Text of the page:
23 December 2008

A child's life improved

I wanted to send good news about the child of a dear friend.

M. is 7 year-old-girl, and she has suffered the effects of sickle cell disease for her entire life. Six weeks ago, she underwent transplant of bone marrow donated by her younger brother. She has made an excellent recovery and the transplant has cured her sickle cell disease. You can read more about it here:


Her mother is a Ugandan-American who works tirelessly to care for seriously ill children in the PICU. We have taken care of many children together. I am very impressed by her dedication to make children's lives better. In addition to the good work she does in the hospital, she has also founded an organization to help the many children with sickle cell disease in Uganda.

I've posted the organization's website before on the blog, but here it is again:


15 December 2008

A great American

In sharing these thoughts, Dena Yllescas is showing great bravery. I pass on her very moving words.


CPT Rob Yllescas
Back in Nebraska
Posted: 13 Dec 2008 10:22 PM CST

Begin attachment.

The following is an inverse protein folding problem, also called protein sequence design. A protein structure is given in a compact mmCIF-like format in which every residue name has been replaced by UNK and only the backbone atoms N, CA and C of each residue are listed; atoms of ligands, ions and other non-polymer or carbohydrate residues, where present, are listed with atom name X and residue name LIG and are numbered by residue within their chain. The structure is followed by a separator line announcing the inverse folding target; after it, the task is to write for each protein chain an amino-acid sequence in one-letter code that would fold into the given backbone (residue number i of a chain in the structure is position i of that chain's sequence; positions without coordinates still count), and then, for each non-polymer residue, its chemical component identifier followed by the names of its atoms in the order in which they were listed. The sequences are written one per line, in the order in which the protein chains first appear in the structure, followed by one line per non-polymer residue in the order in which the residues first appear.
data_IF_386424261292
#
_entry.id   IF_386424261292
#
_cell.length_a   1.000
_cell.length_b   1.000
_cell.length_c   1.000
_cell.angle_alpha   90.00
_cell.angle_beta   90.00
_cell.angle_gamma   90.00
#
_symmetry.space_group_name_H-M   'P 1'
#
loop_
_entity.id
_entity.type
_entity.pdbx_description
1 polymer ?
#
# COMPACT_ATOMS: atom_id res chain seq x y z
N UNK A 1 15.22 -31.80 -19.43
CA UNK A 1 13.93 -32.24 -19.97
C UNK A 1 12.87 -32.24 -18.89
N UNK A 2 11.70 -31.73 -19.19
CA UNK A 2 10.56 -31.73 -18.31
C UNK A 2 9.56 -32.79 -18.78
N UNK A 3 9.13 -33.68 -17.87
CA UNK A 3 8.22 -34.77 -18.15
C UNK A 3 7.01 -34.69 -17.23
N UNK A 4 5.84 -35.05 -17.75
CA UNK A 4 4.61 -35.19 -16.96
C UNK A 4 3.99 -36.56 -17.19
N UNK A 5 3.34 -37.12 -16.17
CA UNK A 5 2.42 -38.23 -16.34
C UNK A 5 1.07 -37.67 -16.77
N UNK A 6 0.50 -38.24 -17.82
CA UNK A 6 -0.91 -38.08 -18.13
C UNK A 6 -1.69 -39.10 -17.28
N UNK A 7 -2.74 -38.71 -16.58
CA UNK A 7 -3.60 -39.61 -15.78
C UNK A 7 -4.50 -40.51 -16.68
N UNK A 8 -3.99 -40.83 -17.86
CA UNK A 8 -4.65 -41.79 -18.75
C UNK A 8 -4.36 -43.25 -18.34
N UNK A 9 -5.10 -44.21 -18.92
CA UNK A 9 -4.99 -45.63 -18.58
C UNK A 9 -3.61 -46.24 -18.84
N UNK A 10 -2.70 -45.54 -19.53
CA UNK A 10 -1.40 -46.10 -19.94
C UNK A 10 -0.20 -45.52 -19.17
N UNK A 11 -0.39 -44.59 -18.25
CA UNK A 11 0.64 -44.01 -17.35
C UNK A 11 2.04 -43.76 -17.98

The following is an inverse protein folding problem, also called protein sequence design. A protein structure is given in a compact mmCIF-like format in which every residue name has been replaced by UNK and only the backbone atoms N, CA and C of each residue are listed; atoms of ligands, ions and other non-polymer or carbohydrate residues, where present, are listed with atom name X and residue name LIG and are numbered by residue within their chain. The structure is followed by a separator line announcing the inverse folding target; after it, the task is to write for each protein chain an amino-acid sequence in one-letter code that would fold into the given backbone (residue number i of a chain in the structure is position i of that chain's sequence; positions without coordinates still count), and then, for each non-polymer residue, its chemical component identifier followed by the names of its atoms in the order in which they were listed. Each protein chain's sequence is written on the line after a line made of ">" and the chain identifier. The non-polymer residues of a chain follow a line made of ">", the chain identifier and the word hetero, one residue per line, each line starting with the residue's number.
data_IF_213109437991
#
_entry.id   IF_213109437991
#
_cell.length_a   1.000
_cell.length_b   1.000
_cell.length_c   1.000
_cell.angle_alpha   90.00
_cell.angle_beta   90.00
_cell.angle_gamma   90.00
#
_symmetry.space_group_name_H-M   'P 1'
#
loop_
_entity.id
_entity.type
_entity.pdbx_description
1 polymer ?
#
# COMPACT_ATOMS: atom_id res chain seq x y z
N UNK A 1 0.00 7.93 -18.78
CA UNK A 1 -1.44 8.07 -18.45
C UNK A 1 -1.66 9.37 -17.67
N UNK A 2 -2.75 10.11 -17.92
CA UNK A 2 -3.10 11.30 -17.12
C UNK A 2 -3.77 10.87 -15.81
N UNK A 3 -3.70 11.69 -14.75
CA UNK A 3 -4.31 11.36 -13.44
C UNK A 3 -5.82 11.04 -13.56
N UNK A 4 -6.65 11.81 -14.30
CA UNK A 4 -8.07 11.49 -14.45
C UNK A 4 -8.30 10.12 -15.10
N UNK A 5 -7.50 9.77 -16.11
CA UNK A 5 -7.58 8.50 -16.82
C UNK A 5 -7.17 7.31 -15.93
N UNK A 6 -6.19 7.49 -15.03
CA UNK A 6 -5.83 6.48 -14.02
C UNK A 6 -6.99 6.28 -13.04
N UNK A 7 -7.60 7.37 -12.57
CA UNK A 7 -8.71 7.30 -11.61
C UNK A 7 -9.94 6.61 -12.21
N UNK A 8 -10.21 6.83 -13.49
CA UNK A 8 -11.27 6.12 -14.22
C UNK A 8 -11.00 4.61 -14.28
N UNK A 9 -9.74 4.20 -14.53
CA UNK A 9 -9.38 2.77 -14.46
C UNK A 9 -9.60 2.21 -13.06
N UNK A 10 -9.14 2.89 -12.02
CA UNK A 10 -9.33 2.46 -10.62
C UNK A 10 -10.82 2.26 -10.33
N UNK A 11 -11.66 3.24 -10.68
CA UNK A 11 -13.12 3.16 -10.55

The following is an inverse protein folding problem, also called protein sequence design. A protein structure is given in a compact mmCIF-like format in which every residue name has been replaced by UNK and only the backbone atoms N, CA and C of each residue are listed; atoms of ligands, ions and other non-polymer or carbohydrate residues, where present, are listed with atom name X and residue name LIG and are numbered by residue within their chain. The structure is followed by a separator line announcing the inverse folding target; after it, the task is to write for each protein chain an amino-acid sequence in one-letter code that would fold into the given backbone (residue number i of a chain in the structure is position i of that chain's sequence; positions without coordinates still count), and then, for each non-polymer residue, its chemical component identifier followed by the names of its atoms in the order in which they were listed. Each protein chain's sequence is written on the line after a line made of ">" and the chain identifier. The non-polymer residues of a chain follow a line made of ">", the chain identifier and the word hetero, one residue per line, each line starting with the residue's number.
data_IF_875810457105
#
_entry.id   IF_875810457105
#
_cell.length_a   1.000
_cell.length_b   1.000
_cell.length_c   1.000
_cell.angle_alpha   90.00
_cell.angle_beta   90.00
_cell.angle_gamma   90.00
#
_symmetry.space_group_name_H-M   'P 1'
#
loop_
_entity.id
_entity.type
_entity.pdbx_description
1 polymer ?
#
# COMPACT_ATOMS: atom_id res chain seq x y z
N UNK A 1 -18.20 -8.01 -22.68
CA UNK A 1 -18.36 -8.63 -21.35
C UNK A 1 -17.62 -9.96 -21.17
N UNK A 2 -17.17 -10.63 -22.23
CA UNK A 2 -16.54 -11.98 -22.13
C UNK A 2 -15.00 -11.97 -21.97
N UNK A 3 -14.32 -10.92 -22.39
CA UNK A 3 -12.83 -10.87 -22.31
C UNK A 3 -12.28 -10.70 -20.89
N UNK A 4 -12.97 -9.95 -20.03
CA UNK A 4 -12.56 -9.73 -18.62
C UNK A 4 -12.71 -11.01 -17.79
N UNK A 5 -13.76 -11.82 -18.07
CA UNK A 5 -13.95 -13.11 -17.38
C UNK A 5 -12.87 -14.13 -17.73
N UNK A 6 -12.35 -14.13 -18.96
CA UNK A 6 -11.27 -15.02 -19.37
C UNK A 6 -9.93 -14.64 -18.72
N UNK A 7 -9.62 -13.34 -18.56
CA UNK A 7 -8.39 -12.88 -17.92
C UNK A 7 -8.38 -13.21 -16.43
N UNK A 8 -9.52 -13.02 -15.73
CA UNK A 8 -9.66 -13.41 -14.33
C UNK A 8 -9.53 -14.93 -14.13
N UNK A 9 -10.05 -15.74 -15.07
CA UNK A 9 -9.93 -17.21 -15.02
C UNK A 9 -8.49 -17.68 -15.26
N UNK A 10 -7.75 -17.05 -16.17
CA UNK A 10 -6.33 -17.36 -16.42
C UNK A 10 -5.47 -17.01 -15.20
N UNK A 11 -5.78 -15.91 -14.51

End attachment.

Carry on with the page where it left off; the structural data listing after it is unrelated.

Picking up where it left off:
Sorry it's been a couple of days since I last wrote. I've been EXTREMELY busy and also extremely tired!!! The Memorial Service was really nice. I have to say that the roll call they do is the absolute worst. For those of you who don't know what this is, they call out Rob's name 3 times. Of course, each time he doesn't answer. I'm not sure what the reasoning behind this is, but all the memorial services I've been to do this. It just makes it that much more real that he's gone. These past couple of days have been emotionally exhausting. The house, the service, and yesterday I got the Army Times and Rob's picture was under the section "Human Toll". Every week I got the paper, I'd always look at this to see how many soldiers were killed that week in Iraq and Afghanistan. To see Rob there, killed me. Then yesteray I spent all day with my Casualty Assistant Officer on Ft Hood going to different offices for benefit information. I was gone from 8am to 3:30pm. When I got back to the house, my friend who's a real estate agent was there and we got our house put on the market. I then had a couple of more friends stop by. Later I still had to pack up a few more things to take back with me to Nebraska. I took a bunch of Rob's t-shirts, jeans, dress shirts, and acu's. One of Rob's aunts said she would make a quilt from Rob's t-shirts and another friend said she knows someone who will make teddy bears out of his jeans, shirts, and acu's. I figure this would be great so we can still have his things near us without having to put them all in boxes or get rid of them. That's the hardest for me. Right now I can leave our house and come back to Nebraska. But when the house gets sold and I move into a new one, I have to figure out what to do with his things. I can't bear to get rid of them because it's part of HIM and there are so many memories. But I can't bear to look at them all the time either because the scab constantly gets torn off. Now that I'm back in Nebraska knowing that this will be my new reality, things are starting to set in. I MISS HIM SO MUCH. My world as I know it has turned upside down. My whole adult life I've only known the military. I've been married for 8 1/2 years with 2 small children. Rob was an amazing father and husband. He helped me so much. My family will be wonderful and will help me out with ANYTHING I need, but my best friend, husband, and father to my children is gone. And I have so many emotions running through me: sad, scared, angry, uncertain.... I just have to hold on strong to the fact that God will get us through this. I pray every night for Him to help me be the mother our girls need me to be to raise them solely on my own so they can grow up to be happy, confident, christian women. And what helps me so much is knowing how many family, friends, and perfect strangers are supporting the girls and I and giving me those words of encouragment. I know that we will never truly be alone. I thank God every night for all of you who are wrapping your arms around us. More than ever, I can't thank you enough.